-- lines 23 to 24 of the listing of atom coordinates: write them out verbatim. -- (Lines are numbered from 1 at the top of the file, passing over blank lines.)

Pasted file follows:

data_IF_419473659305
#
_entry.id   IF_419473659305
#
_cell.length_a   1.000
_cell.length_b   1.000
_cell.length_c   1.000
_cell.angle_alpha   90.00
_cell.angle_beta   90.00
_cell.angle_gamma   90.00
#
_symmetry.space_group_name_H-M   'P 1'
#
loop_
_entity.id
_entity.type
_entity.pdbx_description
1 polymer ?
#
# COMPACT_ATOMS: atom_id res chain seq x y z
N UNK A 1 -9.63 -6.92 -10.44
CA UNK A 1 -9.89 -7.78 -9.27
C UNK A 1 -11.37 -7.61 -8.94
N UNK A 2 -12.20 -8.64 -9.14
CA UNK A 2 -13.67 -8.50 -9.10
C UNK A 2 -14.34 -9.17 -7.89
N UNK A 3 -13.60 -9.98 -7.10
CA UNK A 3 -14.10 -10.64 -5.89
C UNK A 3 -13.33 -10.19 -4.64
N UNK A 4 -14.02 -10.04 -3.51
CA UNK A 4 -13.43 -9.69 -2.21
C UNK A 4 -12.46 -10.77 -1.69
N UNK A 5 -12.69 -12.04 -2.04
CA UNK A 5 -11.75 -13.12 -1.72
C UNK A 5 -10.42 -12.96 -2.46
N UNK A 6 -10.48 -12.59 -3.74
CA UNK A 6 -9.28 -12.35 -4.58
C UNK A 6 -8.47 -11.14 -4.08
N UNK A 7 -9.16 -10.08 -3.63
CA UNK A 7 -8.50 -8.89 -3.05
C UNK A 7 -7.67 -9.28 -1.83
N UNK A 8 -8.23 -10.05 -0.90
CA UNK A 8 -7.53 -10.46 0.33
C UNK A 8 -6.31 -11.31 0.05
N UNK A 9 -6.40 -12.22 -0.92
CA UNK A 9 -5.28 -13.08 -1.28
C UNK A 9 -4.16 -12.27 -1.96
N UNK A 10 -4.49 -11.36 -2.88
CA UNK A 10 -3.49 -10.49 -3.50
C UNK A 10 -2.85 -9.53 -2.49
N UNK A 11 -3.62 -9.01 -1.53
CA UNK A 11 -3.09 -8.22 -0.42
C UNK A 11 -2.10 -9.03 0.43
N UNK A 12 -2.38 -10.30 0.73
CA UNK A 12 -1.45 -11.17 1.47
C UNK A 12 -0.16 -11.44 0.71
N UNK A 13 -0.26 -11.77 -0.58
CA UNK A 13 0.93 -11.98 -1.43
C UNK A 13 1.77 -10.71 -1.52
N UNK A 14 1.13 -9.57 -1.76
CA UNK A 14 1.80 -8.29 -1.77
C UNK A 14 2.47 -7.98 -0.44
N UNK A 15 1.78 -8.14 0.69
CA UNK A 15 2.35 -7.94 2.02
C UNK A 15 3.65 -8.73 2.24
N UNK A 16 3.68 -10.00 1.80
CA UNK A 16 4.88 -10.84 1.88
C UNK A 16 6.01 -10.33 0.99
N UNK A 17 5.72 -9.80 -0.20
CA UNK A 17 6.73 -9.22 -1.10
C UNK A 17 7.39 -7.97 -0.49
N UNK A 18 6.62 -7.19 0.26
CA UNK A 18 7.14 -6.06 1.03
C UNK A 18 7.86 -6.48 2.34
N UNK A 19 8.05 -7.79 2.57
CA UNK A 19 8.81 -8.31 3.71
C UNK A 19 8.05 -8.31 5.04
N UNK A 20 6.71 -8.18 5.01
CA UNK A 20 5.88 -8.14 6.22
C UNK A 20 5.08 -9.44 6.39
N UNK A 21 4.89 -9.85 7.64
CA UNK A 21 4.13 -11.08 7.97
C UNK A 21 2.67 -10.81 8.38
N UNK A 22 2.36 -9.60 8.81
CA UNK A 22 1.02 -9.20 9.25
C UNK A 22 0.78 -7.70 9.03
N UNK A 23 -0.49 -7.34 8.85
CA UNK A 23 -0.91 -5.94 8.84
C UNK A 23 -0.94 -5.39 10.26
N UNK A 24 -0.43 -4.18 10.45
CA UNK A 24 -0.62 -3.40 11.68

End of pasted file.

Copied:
C UNK A 1 -11.37 -7.61 -8.94
N UNK A 2 -12.20 -8.64 -9.14